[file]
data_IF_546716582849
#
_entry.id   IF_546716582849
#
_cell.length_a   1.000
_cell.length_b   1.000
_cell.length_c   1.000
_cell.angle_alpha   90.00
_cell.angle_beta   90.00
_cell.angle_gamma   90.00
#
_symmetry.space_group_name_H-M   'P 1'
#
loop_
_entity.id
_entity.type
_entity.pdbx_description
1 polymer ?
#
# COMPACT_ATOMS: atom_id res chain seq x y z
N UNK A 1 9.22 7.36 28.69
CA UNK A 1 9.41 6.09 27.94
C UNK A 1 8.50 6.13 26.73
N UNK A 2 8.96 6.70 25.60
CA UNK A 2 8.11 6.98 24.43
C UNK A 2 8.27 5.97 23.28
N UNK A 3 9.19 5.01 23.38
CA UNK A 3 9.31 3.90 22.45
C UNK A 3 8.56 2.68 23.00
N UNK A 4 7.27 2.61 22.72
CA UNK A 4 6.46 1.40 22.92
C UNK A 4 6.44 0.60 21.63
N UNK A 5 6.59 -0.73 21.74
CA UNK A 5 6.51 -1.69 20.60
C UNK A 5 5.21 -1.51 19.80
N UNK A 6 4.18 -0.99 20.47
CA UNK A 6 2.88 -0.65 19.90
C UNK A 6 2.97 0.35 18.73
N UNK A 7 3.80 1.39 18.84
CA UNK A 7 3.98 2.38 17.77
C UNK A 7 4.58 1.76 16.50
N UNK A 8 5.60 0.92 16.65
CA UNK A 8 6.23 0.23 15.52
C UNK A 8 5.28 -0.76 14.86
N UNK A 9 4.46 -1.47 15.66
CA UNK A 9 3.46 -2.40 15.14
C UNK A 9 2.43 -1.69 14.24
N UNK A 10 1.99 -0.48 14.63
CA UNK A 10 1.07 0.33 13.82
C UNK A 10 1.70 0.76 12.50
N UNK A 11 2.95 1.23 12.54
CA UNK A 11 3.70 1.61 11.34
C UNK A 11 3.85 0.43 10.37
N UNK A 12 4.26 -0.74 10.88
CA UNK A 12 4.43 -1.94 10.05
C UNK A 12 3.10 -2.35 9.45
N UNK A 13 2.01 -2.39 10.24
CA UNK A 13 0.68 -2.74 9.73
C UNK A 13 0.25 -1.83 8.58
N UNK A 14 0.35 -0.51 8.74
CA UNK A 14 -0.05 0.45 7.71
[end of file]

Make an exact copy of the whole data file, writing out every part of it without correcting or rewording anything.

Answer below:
data_IF_546716582849
#
_entry.id   IF_546716582849
#
_cell.length_a   1.000
_cell.length_b   1.000
_cell.length_c   1.000
_cell.angle_alpha   90.00
_cell.angle_beta   90.00
_cell.angle_gamma   90.00
#
_symmetry.space_group_name_H-M   'P 1'
#
loop_
_entity.id
_entity.type
_entity.pdbx_description
1 polymer ?
#
# COMPACT_ATOMS: atom_id res chain seq x y z
N UNK A 1 9.22 7.36 28.69
CA UNK A 1 9.41 6.09 27.94
C UNK A 1 8.50 6.13 26.73
N UNK A 2 8.96 6.70 25.60
CA UNK A 2 8.11 6.98 24.43
C UNK A 2 8.27 5.97 23.28
N UNK A 3 9.19 5.01 23.38
CA UNK A 3 9.31 3.90 22.45
C UNK A 3 8.56 2.68 23.00
N UNK A 4 7.27 2.61 22.72
CA UNK A 4 6.46 1.40 22.92
C UNK A 4 6.44 0.60 21.63
N UNK A 5 6.59 -0.73 21.74
CA UNK A 5 6.51 -1.69 20.60
C UNK A 5 5.21 -1.51 19.80
N UNK A 6 4.18 -0.99 20.47
CA UNK A 6 2.88 -0.65 19.90
C UNK A 6 2.97 0.35 18.73
N UNK A 7 3.80 1.39 18.84
CA UNK A 7 3.98 2.38 17.77
C UNK A 7 4.58 1.76 16.50
N UNK A 8 5.60 0.92 16.65
CA UNK A 8 6.23 0.23 15.52
C UNK A 8 5.28 -0.76 14.86
N UNK A 9 4.46 -1.47 15.66
CA UNK A 9 3.46 -2.40 15.14
C UNK A 9 2.43 -1.69 14.24
N UNK A 10 1.99 -0.48 14.63
CA UNK A 10 1.07 0.33 13.82
C UNK A 10 1.70 0.76 12.50
N UNK A 11 2.95 1.23 12.54
CA UNK A 11 3.70 1.61 11.34
C UNK A 11 3.85 0.43 10.37
N UNK A 12 4.26 -0.74 10.88
CA UNK A 12 4.43 -1.94 10.05
C UNK A 12 3.10 -2.35 9.45
N UNK A 13 2.01 -2.39 10.24
CA UNK A 13 0.68 -2.74 9.73
C UNK A 13 0.25 -1.83 8.58
N UNK A 14 0.35 -0.51 8.74
CA UNK A 14 -0.05 0.45 7.71